Many homes in the Greater Vancouver area built before 1957 were originally heated with furnace oil. When natural gas became available, the oil storage tanks, which were normally located underground in backyards, were filled with sand or capped.
However, as these unused buried oil tanks start to corrode and rust, the remaining oil can leak out and flow onto the rest of the owner’s property, the neighbour’s property, storm sumps and waterways, resulting in contamination of soil and water. Apart from the negative financial impact on the market value of the property, the owner can face substantial legal liability under various statutes and bylaws for such contamination.
The BC Fire Code and bylaws of twelve municipalities (including the City of Vancouver) all essentially require that out-of-service underground oil storage tanks (USTs) be removed and that all contaminated soil must be removed and replaced with clean fill.
A very limited exception may be granted by the fire authority where the removal of the UST is impractical because it is located under a permanent structure or its removal would endanger the structural integrity of nearby buildings.
In that case, the owner would still have to render the UST “inert” in accordance with “good engineering practices.” That would include arranging, at their own expense, for the remaining oil to be pumped out, for the tank to be filled with sand and all piping to be capped, as well as arranging for the removal of contaminated soil and replacing it with clean fill.
In addition, written verification of such work must be provided by a licensed contractor to the fire authority.
Responsibility for Removal
The responsibility for the removal of the UST and remediation of any contamination falls on the current property owner.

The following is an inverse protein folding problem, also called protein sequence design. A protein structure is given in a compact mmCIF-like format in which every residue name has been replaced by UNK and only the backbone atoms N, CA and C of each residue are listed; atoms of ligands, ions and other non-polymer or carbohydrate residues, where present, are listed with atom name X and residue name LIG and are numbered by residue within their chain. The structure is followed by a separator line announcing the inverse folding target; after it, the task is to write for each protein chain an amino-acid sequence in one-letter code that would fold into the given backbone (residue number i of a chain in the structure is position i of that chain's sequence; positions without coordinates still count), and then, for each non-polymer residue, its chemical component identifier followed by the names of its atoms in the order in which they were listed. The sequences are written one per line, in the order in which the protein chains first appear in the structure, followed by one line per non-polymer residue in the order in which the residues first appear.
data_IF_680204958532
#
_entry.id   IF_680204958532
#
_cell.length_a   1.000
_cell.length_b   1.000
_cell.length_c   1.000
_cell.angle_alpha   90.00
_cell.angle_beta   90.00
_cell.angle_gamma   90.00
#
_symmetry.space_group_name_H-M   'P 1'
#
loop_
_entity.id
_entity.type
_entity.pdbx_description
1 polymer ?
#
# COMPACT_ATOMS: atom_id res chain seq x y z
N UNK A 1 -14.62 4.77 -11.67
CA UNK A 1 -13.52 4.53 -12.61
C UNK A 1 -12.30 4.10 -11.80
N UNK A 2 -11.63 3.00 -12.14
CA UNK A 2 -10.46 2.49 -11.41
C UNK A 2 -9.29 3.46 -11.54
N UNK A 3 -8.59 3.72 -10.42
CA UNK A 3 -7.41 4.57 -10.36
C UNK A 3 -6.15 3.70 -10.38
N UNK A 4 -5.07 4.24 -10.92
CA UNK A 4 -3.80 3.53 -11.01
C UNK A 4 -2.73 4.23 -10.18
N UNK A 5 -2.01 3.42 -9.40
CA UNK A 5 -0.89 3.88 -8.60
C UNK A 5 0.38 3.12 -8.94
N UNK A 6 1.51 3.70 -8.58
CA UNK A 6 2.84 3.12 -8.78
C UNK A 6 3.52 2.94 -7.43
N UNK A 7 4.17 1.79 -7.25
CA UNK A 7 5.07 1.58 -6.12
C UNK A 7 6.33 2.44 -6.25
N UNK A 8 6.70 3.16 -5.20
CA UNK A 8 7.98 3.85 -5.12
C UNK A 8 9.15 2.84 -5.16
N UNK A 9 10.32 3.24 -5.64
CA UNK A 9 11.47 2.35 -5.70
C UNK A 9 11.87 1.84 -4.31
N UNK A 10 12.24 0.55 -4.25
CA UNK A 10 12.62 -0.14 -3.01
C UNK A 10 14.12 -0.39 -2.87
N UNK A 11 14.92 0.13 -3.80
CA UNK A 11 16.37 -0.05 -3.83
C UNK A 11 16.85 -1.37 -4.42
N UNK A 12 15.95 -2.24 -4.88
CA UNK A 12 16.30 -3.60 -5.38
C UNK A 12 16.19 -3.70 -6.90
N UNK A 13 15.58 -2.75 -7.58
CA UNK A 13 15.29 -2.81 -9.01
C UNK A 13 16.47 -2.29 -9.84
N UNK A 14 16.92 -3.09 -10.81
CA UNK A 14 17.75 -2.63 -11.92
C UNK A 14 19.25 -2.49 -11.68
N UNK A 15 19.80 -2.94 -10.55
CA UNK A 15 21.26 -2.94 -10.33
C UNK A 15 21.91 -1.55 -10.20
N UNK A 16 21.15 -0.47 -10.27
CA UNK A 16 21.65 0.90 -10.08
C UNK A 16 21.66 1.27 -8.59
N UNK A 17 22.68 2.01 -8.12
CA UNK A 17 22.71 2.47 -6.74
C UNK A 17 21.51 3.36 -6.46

The costs of such removal can be high depending on how much remediation work is involved. However, if the UST is ignored and not dealt with promptly and correctly, the costs can be exponentially more.
In one case that was reported in 2008, an owner of a West Vancouver home, who bought the home in 2000 not apparently aware that there was a buried oil tank, had to spend close to $160,000 to remove 5,000 liters of contaminated fuel from a leaky home-heating oil tank that had not been used in 25 years!
Such cases are rare, but it does highlight the need to conduct due diligence when buying a home that may have an unused underground oil tank.
In addition to the BC Fire Code and municipal by-law requirements, the owner may also be subject to the Environmental Management Act of BC if the concentration of the contaminants present in the soil or groundwater exceeds the allowable limits prescribed for residential properties and therefore meets the definition of a “contaminated site.”
In that event, the owner can be ordered to undertake remediation of the property and neighbouring properties if the contamination has spread. It may be possible for the owner to recover some of the costs incurred from more culpable previous owners through a “cost recovery action” pursuant to the Environmental Management Act, but only if they can be found and have the resources to pay.
An owner or former owner may also be found liable under commonlaw nuisance for failing to take steps to prevent seepage of oil to neighbouring properties.